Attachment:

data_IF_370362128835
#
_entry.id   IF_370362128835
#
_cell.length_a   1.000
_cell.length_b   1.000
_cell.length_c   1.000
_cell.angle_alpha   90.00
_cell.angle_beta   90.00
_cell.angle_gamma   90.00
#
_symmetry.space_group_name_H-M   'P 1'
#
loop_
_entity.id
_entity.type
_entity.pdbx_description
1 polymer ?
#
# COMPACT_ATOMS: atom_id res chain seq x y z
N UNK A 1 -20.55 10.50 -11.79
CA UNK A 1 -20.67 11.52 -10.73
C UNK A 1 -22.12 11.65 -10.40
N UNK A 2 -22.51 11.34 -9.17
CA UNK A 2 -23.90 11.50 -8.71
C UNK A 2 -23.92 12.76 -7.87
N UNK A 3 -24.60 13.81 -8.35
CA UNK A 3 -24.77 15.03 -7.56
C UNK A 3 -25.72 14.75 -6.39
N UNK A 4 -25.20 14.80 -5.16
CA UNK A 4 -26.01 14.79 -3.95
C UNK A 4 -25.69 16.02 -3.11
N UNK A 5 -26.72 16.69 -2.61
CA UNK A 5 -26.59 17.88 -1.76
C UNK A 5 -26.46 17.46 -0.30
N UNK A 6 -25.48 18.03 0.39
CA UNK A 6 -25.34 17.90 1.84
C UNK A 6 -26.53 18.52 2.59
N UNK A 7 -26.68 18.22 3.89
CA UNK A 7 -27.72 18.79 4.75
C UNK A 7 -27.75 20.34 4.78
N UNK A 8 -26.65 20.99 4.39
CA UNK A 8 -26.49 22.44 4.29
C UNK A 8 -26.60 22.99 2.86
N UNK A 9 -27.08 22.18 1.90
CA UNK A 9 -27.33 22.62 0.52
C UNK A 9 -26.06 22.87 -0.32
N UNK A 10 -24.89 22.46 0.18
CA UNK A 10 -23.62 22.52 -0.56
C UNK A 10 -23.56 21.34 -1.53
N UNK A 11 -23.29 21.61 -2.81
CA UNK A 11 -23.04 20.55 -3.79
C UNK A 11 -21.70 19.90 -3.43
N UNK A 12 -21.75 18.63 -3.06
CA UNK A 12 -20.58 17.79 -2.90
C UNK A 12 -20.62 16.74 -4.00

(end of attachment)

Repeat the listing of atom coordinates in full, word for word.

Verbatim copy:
data_IF_370362128835
#
_entry.id   IF_370362128835
#
_cell.length_a   1.000
_cell.length_b   1.000
_cell.length_c   1.000
_cell.angle_alpha   90.00
_cell.angle_beta   90.00
_cell.angle_gamma   90.00
#
_symmetry.space_group_name_H-M   'P 1'
#
loop_
_entity.id
_entity.type
_entity.pdbx_description
1 polymer ?
#
# COMPACT_ATOMS: atom_id res chain seq x y z
N UNK A 1 -20.55 10.50 -11.79
CA UNK A 1 -20.67 11.52 -10.73
C UNK A 1 -22.12 11.65 -10.40
N UNK A 2 -22.51 11.34 -9.17
CA UNK A 2 -23.90 11.50 -8.71
C UNK A 2 -23.92 12.76 -7.87
N UNK A 3 -24.60 13.81 -8.35
CA UNK A 3 -24.77 15.03 -7.56
C UNK A 3 -25.72 14.75 -6.39
N UNK A 4 -25.20 14.80 -5.16
CA UNK A 4 -26.01 14.79 -3.95
C UNK A 4 -25.69 16.02 -3.11
N UNK A 5 -26.72 16.69 -2.61
CA UNK A 5 -26.59 17.88 -1.76
C UNK A 5 -26.46 17.46 -0.30
N UNK A 6 -25.48 18.03 0.39
CA UNK A 6 -25.34 17.90 1.84
C UNK A 6 -26.53 18.52 2.59
N UNK A 7 -26.68 18.22 3.89
CA UNK A 7 -27.72 18.79 4.75
C UNK A 7 -27.75 20.34 4.78
N UNK A 8 -26.65 20.99 4.39
CA UNK A 8 -26.49 22.44 4.29
C UNK A 8 -26.60 22.99 2.86
N UNK A 9 -27.08 22.18 1.90
CA UNK A 9 -27.33 22.62 0.52
C UNK A 9 -26.06 22.87 -0.32
N UNK A 10 -24.89 22.46 0.18
CA UNK A 10 -23.62 22.52 -0.56
C UNK A 10 -23.56 21.34 -1.53
N UNK A 11 -23.29 21.61 -2.81
CA UNK A 11 -23.04 20.55 -3.79
C UNK A 11 -21.70 19.90 -3.43
N UNK A 12 -21.75 18.63 -3.06
CA UNK A 12 -20.58 17.79 -2.90
C UNK A 12 -20.62 16.74 -4.00